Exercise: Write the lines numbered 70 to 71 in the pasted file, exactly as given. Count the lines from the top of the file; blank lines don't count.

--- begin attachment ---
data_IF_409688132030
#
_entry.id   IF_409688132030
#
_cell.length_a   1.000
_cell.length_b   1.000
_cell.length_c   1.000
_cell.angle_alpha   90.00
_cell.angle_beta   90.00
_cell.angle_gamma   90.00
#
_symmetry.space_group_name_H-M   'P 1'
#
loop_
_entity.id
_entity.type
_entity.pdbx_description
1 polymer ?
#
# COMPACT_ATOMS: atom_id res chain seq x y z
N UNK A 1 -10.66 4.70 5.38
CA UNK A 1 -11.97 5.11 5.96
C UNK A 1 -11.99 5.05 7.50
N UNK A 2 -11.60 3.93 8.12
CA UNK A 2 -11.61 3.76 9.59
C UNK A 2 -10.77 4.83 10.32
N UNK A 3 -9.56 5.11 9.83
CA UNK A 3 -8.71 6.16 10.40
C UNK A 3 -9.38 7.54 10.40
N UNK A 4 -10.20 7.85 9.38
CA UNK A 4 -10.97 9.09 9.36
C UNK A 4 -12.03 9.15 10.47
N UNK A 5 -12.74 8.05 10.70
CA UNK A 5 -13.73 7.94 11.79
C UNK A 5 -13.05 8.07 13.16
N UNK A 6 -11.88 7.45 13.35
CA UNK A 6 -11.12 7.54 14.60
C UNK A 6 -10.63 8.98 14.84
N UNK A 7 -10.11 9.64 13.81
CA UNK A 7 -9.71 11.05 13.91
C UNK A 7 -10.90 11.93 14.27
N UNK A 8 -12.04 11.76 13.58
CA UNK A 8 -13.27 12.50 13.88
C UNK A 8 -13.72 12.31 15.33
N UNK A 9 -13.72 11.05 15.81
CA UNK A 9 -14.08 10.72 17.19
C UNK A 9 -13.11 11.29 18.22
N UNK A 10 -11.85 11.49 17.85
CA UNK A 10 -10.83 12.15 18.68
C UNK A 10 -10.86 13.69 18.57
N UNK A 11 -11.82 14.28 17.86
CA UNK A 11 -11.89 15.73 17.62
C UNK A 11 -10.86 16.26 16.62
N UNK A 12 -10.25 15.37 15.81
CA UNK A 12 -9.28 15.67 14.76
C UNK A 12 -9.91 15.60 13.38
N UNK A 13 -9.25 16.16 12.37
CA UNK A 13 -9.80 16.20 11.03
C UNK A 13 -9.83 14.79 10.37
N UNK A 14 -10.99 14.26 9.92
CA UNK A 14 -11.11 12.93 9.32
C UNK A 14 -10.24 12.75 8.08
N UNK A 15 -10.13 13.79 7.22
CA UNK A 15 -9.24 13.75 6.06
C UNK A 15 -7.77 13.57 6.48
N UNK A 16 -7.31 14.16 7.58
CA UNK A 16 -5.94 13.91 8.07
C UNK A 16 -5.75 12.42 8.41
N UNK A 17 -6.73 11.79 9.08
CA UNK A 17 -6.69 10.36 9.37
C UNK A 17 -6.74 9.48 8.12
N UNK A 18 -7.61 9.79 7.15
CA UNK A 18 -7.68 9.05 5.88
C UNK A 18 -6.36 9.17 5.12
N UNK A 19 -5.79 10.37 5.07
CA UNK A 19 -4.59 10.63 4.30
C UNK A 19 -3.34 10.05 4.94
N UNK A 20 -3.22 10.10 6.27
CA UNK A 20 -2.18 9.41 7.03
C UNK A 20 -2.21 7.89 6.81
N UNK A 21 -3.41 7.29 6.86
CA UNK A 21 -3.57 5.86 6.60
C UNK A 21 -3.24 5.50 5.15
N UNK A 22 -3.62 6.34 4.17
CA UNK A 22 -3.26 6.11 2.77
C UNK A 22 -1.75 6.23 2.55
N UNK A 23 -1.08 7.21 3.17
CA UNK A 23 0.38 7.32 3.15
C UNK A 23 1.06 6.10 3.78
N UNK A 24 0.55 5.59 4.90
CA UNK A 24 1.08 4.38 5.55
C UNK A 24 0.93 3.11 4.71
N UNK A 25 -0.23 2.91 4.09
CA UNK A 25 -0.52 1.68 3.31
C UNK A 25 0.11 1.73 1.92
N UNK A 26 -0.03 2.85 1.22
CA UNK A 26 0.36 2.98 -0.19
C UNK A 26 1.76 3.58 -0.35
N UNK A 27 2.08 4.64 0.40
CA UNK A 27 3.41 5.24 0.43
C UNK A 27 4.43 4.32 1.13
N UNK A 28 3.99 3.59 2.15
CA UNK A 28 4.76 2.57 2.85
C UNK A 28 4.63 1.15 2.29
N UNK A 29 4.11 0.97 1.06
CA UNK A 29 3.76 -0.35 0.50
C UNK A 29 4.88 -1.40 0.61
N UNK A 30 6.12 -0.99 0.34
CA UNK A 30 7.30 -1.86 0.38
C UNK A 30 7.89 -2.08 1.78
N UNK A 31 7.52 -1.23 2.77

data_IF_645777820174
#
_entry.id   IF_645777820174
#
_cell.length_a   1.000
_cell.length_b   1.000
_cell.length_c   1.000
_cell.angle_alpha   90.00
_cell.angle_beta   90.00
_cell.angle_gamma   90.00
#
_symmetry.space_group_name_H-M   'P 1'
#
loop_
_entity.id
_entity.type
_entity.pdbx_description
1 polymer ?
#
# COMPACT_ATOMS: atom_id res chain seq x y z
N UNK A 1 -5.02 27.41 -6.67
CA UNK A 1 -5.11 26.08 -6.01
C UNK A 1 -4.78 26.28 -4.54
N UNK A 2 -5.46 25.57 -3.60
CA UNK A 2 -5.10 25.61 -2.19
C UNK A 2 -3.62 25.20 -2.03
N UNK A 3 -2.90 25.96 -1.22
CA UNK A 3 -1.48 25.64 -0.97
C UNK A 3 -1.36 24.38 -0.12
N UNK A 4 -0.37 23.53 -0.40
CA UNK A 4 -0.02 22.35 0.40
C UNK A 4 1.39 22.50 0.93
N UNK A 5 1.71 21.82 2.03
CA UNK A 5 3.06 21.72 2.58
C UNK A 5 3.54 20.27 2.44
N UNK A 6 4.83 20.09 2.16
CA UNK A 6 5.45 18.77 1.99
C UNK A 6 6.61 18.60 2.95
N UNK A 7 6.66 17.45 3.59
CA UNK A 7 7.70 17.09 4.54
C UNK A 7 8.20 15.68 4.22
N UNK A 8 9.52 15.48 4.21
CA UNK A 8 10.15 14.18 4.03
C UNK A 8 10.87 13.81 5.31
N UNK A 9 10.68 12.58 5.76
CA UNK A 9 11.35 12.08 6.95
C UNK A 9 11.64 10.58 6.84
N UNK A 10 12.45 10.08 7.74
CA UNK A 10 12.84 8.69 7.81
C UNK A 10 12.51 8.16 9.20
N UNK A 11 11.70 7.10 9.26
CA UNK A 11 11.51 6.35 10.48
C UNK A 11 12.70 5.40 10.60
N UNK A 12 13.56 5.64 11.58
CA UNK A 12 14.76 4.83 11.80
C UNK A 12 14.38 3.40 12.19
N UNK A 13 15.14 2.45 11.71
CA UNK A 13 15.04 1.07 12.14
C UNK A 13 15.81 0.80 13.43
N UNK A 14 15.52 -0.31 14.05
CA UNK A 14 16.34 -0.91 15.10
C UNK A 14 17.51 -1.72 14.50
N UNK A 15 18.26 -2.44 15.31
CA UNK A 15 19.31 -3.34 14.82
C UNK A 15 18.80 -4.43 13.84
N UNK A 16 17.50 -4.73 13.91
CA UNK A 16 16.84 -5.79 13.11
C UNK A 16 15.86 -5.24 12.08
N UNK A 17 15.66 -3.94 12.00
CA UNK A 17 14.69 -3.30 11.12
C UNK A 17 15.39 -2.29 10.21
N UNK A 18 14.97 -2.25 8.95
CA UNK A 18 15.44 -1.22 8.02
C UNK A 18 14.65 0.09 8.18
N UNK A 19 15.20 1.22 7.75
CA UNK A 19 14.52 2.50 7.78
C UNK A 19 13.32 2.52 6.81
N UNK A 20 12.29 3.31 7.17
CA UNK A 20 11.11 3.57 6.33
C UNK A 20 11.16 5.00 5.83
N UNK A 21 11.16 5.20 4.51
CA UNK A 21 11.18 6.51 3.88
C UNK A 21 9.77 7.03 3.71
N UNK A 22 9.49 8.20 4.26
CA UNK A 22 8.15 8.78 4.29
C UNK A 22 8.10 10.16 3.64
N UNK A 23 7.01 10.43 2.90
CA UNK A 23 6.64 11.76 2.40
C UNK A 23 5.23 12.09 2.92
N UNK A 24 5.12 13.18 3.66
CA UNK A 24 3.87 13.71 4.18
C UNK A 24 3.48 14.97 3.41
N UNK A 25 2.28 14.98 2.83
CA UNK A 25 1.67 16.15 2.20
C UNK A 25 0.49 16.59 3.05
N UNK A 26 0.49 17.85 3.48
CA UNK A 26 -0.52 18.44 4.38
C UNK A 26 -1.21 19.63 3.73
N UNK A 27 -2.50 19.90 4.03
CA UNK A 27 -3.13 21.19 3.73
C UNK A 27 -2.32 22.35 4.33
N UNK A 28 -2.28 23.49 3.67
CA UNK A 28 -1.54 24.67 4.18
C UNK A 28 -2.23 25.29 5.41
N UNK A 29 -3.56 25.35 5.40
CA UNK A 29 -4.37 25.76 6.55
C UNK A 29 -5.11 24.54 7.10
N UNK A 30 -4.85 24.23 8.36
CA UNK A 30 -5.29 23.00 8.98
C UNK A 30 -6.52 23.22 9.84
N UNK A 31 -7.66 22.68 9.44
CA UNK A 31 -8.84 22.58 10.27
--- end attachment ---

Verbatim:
CA UNK A 17 -6.69 10.36 9.37
C UNK A 17 -6.74 9.48 8.12